Many manufacturers are also banking institutions and will support sales of their products while making a profit on the finance. One such company is Scania, part of the Traton Group, which is the commercial vehicle division of Volkswagen AG – which happens to own a bank. So there is an interest in both Volkswagen companies to make a profit. All of which is a benefit to operators as it creates competition in the market which generally lowers rates. Equally an operator does not have to run with the manufacturer’s finance package and can offer the business to other financial bodies to see where the best deal is offered. When dealing with an in-house company such as Scania Finance for instance, the rates are highly competitive, and the people are well versed with the product, and deals can be highly flexible. This is important particularly for the small and medium enterprise segment where most Irish companies reside.
Speaking with Thomás Gannon of Scania Finance Ireland, he finds that currently it is a buyer’s market where obtaining finance is concerned, arguably due to more aggressive marketing by the mainstream banks. This point was also alluded to by Adrian Madden of CBCF. Nevertheless the particular brand Thomás is working with needs little help to sell new or used units, and the marque has always been helped by strong residual values.
However there is one issue concerning residual values that has yet to fully raise its head. The issue revolves around what might be a reasonably expected residual value for alternatively fuelled vehicles.
Currently, most of the companies seriously interested in alternatively fuelled vehicles can fund the acquisitions internally. Nevertheless, as the expected move to alternative fuels widens, it will be interesting to see how the landscape develops for natural gas, if a network of CNG, LNG or Biogas filling points becomes readily available. However alternative fuels landscape develop over the next five years, AIB Finance and Leasing is in a position to support the necessary investment. Brendan Crowley is Head of Asset Finance (Area Dublin & Corporate Banking), and noted the Bank’s support of sustainable industry initiatives across many sectors as we move into the future with a changing economy.
Commenting on the economy Brendan is quite optimistic about the future, especially now that we have a somewhat clearer picture of what Brexit might look like. AIB Finance and Leasing provides a wide range of finance options for the industry including asset and working capital finance and despite industry concerns about Brexit, business has been positive. “We are here to support our customers,” he said. Brendan also believes that Irish business is very adaptable to the ups and down of the various business cycles. However, he notes the issue of rising insurance costs as being an ongoing concern.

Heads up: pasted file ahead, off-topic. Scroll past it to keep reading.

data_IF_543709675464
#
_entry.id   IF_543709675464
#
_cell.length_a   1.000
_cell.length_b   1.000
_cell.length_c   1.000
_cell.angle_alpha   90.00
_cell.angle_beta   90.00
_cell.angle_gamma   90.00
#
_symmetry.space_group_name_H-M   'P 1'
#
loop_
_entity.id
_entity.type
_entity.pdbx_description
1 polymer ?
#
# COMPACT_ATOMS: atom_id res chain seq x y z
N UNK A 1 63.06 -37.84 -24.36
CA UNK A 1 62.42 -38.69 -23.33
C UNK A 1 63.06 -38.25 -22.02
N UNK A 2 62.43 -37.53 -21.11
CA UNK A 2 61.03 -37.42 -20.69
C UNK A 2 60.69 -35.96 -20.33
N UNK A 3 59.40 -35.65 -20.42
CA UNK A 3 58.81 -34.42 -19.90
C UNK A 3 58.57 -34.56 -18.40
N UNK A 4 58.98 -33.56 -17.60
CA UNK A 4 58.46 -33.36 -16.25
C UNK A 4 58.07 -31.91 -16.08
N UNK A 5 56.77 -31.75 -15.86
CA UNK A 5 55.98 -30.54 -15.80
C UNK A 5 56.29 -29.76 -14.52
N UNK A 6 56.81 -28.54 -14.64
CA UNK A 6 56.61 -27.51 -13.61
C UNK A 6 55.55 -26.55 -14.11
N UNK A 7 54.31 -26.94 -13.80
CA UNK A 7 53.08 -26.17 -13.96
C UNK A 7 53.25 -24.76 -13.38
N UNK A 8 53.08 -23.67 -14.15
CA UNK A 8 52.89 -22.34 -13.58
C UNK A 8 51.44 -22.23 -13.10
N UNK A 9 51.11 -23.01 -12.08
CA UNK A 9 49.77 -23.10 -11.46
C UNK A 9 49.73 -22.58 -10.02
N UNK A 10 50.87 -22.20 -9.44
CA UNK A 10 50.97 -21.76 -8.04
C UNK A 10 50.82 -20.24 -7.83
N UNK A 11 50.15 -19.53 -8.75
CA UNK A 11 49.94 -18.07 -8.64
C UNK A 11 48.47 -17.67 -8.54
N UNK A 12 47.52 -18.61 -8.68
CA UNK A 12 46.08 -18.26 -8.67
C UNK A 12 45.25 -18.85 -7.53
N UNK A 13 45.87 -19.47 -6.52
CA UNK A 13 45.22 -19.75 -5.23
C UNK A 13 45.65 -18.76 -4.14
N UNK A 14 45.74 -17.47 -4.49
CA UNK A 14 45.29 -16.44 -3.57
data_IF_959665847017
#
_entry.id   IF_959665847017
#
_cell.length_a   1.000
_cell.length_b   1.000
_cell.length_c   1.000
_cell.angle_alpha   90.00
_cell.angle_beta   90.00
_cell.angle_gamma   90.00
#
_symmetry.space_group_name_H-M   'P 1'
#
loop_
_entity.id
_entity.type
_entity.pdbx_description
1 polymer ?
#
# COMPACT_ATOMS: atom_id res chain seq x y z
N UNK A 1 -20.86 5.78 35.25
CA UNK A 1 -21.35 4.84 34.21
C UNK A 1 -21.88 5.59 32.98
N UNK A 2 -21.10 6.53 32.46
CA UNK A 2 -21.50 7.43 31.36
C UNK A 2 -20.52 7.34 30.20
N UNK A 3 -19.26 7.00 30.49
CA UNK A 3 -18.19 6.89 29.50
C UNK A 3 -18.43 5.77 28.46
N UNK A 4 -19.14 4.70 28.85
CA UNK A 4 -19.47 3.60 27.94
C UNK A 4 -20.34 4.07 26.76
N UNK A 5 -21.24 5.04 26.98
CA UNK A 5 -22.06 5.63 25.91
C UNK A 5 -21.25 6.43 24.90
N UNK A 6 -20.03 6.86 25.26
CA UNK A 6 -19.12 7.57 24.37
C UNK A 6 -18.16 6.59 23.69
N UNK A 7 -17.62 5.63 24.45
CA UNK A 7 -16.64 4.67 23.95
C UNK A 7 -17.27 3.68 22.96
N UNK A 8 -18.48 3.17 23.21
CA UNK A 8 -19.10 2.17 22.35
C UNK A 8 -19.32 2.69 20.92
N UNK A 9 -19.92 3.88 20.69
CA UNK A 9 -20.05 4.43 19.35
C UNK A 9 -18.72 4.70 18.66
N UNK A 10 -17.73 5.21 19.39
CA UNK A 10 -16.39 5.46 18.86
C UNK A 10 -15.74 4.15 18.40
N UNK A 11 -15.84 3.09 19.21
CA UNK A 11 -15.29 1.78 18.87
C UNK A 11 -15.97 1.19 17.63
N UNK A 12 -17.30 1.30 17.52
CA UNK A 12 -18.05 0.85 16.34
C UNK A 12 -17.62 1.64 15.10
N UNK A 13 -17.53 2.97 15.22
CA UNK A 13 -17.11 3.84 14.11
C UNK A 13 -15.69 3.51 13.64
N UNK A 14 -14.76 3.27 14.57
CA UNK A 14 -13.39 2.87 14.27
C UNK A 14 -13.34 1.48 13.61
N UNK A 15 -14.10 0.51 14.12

Does he see any move towards contract hire? Brendan is of the opinion that there is some positive movement though the move is no different to other sectors where much is acquired on what he terms a “subscription model” where a company would pick and choose exactly what is of value to them and leave what is not.
Of course what is of value to one may have little or no value for another. First Citizen Finance is a company that believes the value in any asset is what their customers see value as. First Citizen Finance commenced trading in 2012 though this relatively new company brings with it a wealth of financial experience and First Citizen Finance already has a nationwide presence. Headed up by Chris Hanlon, First Citizen Finance views itself as a dedicated provider of finance to small and medium enterprises primarily in the motor, agri, equipment and commercial real estate sectors.
However the company is not restricted to these headings and can provide tailor-made solutions to a wide variety of businesses. For example an SME who wishes to expand from transport into warehousing can have a bespoke solution developed to cater for all facets of the expansion with the motor, equipment and CRE divisions of First Citizen Finance taking care of the goods vehicles, forklifts, and the premises respectively. All of which can be realised through a variety of financial products best chosen to suit the individual case.
“We are here to help you” is what First Citizen Finance commits to. Having a partner with whom you can expand or diversify from a regular goods or passenger transport company to include some added value services could be a quick and simple way for the SME to grow, which is very appealing.
Harking back to Thomás Gannon in Scania Finance he has a particular interest in the technology side of his industry. Thomás sees many changes coming over the next few years especially with the application of technology to the processing of documentation. He believes we could soon get to the stage where an operator would manage their finance application completely online. As an already established customer, an operator could simply upload the required paperwork through their portal and the application could be processed remotely. There are some interesting times ahead.